How Music Relieves Stress
We instinctively know that music has a primal power to lift our spirits, and even heal us.
But music as a medicine is all but absent from Western culture.
Music has largely become just another source of free entertainment; an endless variety of stimulating sounds to fill the silence.
The functional aspect of music, its power as a healing force, has almost been forgotten.
And with all of the uncertainty we’re observing in the world each day, managing stress effectively is needed now more than ever.
The Mayo Clinic reports that our bodies treat stress as a threat, no matter how minor it may seem.
When stress occurs chronically, it can disrupt almost all of the body’s processes, leaving you at risk of many health problems, such as:
- Heart disease
- Sleep problems
- Memory impairment
Fortunately, science shows that music is shockingly powerful in improving heart health, blood pressure, and the immune system. Spending quality time listening to music also does wonders for anxiety and depression.
Encouraged by this information, more doctors are using music as a calming regimen in hospitals, with incredible results.
Raymond Bahr, M.D., director of Coronary Care at St. Agnes Hospital in Baltimore, Maryland, stated:
“a half an hour of music produces the same effect as 10 milligrams of Valium.”
Japanese researchers noted the positive effects of music treatment when they gave it to half of one group of surgery patients immediately before anesthesia.
In just a short time, the musically-treated group experienced a higher production of alpha brain waves, indicating states of relaxation.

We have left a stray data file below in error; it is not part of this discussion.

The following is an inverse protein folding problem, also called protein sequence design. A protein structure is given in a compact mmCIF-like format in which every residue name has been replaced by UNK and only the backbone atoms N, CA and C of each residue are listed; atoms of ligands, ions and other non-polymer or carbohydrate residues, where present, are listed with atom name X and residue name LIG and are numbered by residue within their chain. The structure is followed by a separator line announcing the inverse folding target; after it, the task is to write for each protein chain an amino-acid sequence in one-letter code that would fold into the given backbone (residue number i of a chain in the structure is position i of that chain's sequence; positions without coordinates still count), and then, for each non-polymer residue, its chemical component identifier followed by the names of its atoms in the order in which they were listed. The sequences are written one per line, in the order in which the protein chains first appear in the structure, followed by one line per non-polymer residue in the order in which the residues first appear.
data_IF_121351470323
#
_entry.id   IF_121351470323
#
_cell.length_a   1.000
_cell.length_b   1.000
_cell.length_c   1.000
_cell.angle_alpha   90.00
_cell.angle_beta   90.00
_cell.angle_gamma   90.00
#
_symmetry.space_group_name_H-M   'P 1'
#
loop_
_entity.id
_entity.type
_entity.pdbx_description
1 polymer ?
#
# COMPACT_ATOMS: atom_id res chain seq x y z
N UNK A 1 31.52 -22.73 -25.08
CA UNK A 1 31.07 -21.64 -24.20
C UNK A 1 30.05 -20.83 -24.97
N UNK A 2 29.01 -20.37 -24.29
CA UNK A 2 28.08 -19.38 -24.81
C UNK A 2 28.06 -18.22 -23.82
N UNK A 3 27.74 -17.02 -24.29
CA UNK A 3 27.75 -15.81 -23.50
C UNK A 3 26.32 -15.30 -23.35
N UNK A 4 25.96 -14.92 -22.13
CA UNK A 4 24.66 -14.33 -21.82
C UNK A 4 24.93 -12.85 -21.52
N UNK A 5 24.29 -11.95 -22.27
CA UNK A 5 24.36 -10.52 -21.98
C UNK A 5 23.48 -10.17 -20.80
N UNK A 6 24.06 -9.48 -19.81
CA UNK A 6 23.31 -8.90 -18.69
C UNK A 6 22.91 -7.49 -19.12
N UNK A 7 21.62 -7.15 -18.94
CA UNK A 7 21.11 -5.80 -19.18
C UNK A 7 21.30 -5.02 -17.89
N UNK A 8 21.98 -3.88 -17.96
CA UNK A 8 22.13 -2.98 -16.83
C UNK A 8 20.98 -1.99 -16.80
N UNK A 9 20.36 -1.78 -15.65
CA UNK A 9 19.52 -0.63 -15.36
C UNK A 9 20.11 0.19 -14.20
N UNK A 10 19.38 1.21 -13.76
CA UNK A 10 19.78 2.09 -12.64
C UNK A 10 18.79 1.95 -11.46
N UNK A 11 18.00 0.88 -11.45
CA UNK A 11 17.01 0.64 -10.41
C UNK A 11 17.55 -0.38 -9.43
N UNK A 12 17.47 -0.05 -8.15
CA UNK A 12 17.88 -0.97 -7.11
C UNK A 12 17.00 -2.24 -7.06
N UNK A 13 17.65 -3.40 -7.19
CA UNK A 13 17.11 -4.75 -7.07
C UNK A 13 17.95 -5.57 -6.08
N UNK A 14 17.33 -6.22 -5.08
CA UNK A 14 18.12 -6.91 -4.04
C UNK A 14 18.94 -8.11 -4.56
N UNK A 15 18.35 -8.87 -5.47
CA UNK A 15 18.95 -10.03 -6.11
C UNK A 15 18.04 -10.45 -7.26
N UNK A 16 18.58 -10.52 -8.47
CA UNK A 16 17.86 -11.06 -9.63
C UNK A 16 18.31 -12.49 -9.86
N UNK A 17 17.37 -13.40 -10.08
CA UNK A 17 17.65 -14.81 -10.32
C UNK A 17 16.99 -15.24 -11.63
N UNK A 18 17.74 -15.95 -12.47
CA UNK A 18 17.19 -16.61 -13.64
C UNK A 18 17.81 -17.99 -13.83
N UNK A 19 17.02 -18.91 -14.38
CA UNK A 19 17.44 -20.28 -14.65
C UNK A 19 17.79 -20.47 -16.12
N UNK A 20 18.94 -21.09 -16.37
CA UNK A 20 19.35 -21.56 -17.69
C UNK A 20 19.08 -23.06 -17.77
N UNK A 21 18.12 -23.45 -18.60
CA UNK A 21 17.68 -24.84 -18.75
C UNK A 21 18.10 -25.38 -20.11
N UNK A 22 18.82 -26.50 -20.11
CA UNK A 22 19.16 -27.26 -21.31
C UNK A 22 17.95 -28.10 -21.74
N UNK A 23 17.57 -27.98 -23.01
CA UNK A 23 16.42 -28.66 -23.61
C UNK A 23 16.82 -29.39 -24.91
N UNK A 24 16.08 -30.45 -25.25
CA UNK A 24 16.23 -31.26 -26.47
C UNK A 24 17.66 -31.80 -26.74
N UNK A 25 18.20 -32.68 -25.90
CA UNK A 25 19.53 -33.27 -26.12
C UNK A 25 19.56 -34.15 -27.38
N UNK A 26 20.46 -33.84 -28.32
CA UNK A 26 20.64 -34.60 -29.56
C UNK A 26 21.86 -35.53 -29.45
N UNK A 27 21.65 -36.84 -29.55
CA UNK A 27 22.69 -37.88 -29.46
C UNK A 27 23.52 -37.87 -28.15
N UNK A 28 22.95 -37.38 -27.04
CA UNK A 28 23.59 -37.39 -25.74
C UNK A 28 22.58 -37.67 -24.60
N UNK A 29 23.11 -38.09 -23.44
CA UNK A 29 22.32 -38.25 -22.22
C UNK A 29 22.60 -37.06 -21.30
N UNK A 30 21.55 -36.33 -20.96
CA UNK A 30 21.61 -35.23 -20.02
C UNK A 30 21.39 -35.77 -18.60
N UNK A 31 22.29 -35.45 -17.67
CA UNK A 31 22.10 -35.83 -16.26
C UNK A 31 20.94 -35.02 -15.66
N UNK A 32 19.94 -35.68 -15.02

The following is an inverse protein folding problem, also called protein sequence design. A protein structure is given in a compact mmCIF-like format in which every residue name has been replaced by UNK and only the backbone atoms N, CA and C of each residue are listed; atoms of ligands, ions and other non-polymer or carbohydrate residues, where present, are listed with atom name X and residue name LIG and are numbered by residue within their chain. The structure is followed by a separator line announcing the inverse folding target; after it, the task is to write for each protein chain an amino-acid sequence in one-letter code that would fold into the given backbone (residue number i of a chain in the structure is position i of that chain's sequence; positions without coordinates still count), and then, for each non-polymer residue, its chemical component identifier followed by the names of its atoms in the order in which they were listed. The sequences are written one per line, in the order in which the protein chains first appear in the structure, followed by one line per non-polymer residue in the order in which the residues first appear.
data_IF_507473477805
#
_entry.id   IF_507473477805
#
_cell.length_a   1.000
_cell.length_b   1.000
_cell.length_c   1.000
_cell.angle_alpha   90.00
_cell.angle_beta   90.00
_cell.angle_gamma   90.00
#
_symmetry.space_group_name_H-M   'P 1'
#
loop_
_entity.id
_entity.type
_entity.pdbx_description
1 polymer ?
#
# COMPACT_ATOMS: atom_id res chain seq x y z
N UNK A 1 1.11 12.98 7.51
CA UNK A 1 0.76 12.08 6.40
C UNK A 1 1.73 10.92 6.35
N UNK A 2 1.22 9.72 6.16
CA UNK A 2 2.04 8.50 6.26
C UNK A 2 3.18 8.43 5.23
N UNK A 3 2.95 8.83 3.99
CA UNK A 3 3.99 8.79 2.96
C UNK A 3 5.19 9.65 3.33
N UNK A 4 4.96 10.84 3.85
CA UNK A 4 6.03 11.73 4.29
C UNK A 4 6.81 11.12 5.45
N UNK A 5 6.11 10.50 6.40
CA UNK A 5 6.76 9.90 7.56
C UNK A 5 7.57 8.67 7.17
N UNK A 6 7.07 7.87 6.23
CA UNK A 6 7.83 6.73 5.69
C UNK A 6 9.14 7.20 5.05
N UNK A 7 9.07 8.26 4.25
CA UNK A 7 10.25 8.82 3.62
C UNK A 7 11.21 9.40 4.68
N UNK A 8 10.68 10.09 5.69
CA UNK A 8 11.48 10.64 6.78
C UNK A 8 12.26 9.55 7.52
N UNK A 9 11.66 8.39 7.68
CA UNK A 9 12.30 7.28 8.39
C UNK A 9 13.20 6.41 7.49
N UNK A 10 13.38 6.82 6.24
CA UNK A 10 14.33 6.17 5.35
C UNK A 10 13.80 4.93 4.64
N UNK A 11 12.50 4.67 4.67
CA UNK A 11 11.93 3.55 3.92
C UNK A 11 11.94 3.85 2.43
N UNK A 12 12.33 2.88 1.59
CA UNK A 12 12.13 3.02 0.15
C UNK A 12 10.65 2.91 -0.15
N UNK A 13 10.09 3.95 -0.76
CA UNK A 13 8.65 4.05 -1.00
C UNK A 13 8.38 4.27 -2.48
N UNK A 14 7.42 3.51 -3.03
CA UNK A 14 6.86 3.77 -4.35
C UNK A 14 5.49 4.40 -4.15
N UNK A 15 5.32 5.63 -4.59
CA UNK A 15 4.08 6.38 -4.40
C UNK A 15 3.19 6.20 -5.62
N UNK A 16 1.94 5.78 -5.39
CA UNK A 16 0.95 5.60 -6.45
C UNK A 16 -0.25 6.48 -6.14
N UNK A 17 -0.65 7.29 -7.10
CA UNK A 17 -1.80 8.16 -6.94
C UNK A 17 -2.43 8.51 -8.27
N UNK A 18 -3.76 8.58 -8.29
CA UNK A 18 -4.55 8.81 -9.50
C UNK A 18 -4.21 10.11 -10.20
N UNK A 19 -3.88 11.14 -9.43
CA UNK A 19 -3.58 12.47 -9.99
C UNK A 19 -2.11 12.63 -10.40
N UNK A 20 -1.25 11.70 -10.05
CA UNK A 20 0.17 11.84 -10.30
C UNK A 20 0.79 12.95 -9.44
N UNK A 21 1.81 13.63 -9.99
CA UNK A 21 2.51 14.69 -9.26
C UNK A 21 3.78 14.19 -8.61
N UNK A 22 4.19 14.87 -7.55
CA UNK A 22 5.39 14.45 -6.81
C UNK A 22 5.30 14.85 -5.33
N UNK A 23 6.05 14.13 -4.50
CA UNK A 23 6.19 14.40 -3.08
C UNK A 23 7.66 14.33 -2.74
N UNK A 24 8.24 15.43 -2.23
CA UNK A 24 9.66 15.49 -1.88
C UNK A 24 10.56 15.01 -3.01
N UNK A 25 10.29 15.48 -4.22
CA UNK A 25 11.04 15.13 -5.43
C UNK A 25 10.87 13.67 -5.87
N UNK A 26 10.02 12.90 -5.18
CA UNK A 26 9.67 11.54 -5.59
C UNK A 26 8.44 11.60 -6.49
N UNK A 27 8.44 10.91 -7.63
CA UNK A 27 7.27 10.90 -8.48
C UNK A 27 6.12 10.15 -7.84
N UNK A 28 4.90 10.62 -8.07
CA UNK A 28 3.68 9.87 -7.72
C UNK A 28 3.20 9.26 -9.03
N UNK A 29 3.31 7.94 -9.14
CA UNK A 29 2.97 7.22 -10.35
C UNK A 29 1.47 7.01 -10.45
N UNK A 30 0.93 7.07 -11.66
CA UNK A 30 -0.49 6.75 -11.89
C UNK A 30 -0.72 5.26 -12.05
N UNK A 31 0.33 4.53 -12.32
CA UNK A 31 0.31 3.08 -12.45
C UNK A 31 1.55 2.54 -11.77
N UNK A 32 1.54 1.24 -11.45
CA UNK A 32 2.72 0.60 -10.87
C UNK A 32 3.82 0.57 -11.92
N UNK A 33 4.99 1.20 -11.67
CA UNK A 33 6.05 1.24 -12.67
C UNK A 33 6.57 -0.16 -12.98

Those same patients also showed a marked decrease in the stress hormone cortisol, resulting in an enhanced feeling of peace.
It turns out that music is a dynamic agent in cortisol reduction and endorphin production. Listening to music you love minimizes stress and increases positive feelings.
So even if you’re in perfect health, incorporating music into your self-care routine will make an even greater impact on your overall well being.
And while listening to music can positively affect your health, mood, and energy, creating music offers even greater benefits.
When it comes to learning the piano, numerous studies have shown that learning to read music is linked to:
- Better memory
- Improved coordination
- Higher levels of endorphins
- Improved sleep quality
- Lower blood pressure and heart rate
- Greater self-awareness
- Decreased depression
- Positive feelings of accomplishment
- Enhanced relaxation
In a 2013 study from Barcelona, adults between the ages of 60-85 learned the piano as a brand new activity for 4 months.
At the conclusion of the study, the scientists reported that piano lessons decreased depression, induced positive mood states, and improved the psychological and physical quality of life of those involved.
Interestingly, those in the control group that participated in other types of leisure activities, such as physical exercise, computer lessons, or painting lessons, did not show as much improvement as those who learned the piano.